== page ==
The case against secrecy in voting system testing

Joseph Lorenzo and Aaron Burstein have written a persuasive opinion piece in Roll Call explaining the damage that secrecy in electronic system oversight does to the election process.

"The Election Assistance Commission has some explaining to do. The secrecy that pervades the EAC, which oversees testing and certification of voting systems, holds dire consequences for our electoral system. Both chambers of Congress need to work to dispel this culture of secrecy.

A recent case illustrates why secrecy is a fundamental problem at the EAC. Last summer the EAC prohibited a lab run by Ciber Inc. from testing new voting systems due to inadequate test plans and documentation. Nonetheless, the voting systems that Ciber previously has tested remained certified and were used in elections in November. The EAC has not disclosed which voting systems Ciber tested using faulty procedures, but according to our calculations, nearly 70 percent of registered voters in the 2006 general elections voted on equipment qualified by Ciber...

consider that the public and voting officials learned of the Ciber de-accreditation not from the EAC last summer, but from The New York Times two weeks ago...

Secrecy is pervasive in voting system development and testing. As one test lab representative testified before the EAC in October, their procedures must be kept secret because their clients — voting system vendors — require confidentiality and “own” the test results. Though this secrecy might protect some proprietary information, or prevent embarrassing information from coming to light, it is inimical to proper oversight of the election system.

Last month, when the EAC adopted its new testing and certification policy, it left the major elements of voting system testing secrecy in place. For example, the EAC’s new policy will continue to allow voting system manufacturers to select, pay and communicate confidentially with test labs, thus diminishing the labs’ independence. Under its new rules, the EAC will not receive manufacturers’ technical data packages, which are documents crucial to understanding a voting system...

In addition, the EAC failed to ensure that election officials, as well as the public, can assess the sufficiency of the test labs’ work. Under its new policy, the EAC will publish test labs’ reports about systems that gain certification. The EAC, however, will not publish the details about what a lab did to test a system, the so-called test plan. Keeping the test plan secret will make it difficult for anyone other than the EAC, the labs and the vendors to judge the conclusions presented in the report. As the experience with Ciber shows, knowing how a test lab evaluates a voting system is just as important as knowing what conclusions the lab reaches.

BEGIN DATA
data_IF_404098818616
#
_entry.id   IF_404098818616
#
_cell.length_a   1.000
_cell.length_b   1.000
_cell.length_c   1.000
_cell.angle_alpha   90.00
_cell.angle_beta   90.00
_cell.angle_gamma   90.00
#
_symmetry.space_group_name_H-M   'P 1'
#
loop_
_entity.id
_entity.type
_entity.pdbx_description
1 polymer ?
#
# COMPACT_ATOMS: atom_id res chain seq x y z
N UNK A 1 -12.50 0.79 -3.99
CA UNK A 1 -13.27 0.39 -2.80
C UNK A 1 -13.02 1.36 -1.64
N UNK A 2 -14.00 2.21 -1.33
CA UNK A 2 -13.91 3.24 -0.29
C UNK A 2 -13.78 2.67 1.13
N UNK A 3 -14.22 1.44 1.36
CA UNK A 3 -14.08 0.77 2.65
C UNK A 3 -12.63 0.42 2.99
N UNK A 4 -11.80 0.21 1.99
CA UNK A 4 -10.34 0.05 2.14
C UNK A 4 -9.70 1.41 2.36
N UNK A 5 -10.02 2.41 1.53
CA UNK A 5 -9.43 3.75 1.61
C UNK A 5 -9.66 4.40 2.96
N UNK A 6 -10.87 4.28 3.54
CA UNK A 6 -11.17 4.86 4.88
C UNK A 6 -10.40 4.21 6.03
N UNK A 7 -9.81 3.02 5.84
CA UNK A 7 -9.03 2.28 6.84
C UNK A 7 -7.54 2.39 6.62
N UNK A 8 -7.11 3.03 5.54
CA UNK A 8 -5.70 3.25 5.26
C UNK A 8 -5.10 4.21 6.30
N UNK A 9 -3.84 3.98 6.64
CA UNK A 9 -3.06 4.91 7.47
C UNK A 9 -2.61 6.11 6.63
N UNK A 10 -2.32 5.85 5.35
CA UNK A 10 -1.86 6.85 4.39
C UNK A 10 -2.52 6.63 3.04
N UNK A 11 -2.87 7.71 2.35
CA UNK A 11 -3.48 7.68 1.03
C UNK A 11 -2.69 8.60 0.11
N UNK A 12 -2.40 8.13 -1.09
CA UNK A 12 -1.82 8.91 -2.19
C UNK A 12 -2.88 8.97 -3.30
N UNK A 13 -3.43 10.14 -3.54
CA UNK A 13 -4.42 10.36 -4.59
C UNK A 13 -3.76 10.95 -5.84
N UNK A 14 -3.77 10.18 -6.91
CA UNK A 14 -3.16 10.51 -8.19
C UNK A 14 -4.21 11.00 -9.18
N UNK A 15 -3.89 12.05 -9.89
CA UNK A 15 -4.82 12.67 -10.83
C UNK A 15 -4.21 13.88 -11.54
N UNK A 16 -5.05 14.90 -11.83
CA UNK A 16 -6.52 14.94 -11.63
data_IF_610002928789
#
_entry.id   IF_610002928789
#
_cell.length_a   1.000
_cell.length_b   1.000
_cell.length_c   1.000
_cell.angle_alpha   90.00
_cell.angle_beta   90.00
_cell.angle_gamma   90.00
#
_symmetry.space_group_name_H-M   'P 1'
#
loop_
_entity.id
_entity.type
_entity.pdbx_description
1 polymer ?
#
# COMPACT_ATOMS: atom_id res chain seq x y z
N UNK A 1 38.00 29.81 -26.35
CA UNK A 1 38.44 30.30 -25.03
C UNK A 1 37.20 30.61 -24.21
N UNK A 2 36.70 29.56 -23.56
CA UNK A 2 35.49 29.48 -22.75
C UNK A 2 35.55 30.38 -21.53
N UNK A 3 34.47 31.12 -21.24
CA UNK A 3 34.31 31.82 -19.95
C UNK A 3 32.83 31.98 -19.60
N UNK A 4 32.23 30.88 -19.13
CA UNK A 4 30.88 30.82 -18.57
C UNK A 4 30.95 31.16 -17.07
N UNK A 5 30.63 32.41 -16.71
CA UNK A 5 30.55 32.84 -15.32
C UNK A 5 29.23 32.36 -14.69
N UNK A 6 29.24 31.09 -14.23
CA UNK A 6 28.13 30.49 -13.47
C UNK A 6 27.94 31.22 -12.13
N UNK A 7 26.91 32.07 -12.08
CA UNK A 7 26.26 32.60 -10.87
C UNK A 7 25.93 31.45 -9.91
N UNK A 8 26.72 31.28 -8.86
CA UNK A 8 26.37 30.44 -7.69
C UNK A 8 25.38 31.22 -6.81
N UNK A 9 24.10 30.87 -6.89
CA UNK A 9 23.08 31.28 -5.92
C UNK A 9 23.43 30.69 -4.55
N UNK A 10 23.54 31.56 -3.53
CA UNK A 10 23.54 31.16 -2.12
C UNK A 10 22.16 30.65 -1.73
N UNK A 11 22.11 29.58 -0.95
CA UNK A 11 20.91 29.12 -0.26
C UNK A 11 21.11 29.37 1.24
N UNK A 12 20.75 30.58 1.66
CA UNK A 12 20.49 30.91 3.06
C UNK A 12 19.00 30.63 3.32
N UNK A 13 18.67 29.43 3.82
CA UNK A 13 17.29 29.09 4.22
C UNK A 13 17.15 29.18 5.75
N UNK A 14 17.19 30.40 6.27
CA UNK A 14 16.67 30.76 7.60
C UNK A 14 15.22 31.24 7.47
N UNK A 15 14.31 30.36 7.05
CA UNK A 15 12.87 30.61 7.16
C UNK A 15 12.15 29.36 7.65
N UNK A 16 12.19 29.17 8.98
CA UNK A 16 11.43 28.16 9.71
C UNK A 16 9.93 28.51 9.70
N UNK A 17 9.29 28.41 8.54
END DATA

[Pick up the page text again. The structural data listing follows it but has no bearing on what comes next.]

This secrecy works against voting integrity. Test labs, after all, are charged with determining whether voting systems satisfy standards, all of which are public. Test plans simply put the rubber to the road, and the system benefits by having a common understanding of what kinds of tests are sufficiently rigorous. Keeping this information secret only protects labs with lax procedures. Greater transparency, on the other hand, would encourage all test labs to develop more rigorous procedures."

Gutmann Vista and DRM: Microsoft Response

Microsoft have posted a response to Peter Gutmann's cost analysis of the insane digital restrictions being built into Microsoft's new operating system, Vista. The response pened by Dave Marsh, a Lead Program Manager for video, basically confirms Gutmann's concerns, as the intro. demonstrates:

"Windows Vista includes content protection infrastructure specifically designed to help ensure that protected commercial audiovisual content, such as newly released HD-DVD or Blu-Ray discs, can be enjoyed on Windows Vista PCs. In many cases this content has policies associated with its use that must be enforced by playback devices. The policies associated with such content are applicable to all types of devices including Windows Vista PCs, computers running non-Windows operating systems, and standalone consumer electronics devices such as DVD players. If the policies required protections that Windows Vista couldn't support, then the content would not be able to play at all on Windows Vista PCs. Clearly that isn't a good scenario for consumers who are looking to enjoy great next generation content experiences on their PCs...